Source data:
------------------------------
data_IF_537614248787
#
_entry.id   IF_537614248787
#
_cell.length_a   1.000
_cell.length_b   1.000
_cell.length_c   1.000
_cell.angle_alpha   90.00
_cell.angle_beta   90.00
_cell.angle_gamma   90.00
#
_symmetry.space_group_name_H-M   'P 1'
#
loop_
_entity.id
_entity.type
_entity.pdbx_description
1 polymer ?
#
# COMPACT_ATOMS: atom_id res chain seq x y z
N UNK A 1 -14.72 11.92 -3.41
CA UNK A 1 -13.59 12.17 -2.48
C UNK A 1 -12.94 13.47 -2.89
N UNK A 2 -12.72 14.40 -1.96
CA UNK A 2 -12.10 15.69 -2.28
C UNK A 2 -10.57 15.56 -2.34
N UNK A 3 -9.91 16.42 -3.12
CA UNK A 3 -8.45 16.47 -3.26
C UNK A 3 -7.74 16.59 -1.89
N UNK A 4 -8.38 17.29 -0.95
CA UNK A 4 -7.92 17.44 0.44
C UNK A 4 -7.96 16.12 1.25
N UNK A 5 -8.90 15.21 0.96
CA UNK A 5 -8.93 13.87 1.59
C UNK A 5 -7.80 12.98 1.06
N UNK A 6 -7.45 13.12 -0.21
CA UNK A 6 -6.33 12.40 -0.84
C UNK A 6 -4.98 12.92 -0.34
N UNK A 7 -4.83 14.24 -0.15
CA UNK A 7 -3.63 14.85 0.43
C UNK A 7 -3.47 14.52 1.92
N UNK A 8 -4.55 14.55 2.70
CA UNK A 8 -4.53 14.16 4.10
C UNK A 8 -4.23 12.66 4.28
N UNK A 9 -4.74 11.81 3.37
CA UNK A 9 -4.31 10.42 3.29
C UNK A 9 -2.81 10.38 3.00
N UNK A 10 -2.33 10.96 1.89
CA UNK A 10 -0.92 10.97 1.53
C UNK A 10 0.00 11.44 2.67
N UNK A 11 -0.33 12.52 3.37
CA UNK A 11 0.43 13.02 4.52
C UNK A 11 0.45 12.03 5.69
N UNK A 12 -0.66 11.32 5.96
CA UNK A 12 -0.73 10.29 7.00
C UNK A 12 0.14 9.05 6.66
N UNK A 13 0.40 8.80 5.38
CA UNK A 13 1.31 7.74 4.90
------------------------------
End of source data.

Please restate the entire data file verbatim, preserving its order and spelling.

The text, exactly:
data_IF_537614248787
#
_entry.id   IF_537614248787
#
_cell.length_a   1.000
_cell.length_b   1.000
_cell.length_c   1.000
_cell.angle_alpha   90.00
_cell.angle_beta   90.00
_cell.angle_gamma   90.00
#
_symmetry.space_group_name_H-M   'P 1'
#
loop_
_entity.id
_entity.type
_entity.pdbx_description
1 polymer ?
#
# COMPACT_ATOMS: atom_id res chain seq x y z
N UNK A 1 -14.72 11.92 -3.41
CA UNK A 1 -13.59 12.17 -2.48
C UNK A 1 -12.94 13.47 -2.89
N UNK A 2 -12.72 14.40 -1.96
CA UNK A 2 -12.10 15.69 -2.28
C UNK A 2 -10.57 15.56 -2.34
N UNK A 3 -9.91 16.42 -3.12
CA UNK A 3 -8.45 16.47 -3.26
C UNK A 3 -7.74 16.59 -1.89
N UNK A 4 -8.38 17.29 -0.95
CA UNK A 4 -7.92 17.44 0.44
C UNK A 4 -7.96 16.12 1.25
N UNK A 5 -8.90 15.21 0.96
CA UNK A 5 -8.93 13.87 1.59
C UNK A 5 -7.80 12.98 1.06
N UNK A 6 -7.45 13.12 -0.21
CA UNK A 6 -6.33 12.40 -0.84
C UNK A 6 -4.98 12.92 -0.34
N UNK A 7 -4.83 14.24 -0.15
CA UNK A 7 -3.63 14.85 0.43
C UNK A 7 -3.47 14.52 1.92
N UNK A 8 -4.55 14.55 2.70
CA UNK A 8 -4.53 14.16 4.10
C UNK A 8 -4.23 12.66 4.28
N UNK A 9 -4.74 11.81 3.37
CA UNK A 9 -4.31 10.42 3.29
C UNK A 9 -2.81 10.38 3.00
N UNK A 10 -2.33 10.96 1.89
CA UNK A 10 -0.92 10.97 1.53
C UNK A 10 0.00 11.44 2.67
N UNK A 11 -0.33 12.52 3.37
CA UNK A 11 0.43 13.02 4.52
C UNK A 11 0.45 12.03 5.69
N UNK A 12 -0.66 11.32 5.96
CA UNK A 12 -0.73 10.29 7.00
C UNK A 12 0.14 9.05 6.66
N UNK A 13 0.40 8.80 5.38
CA UNK A 13 1.31 7.74 4.90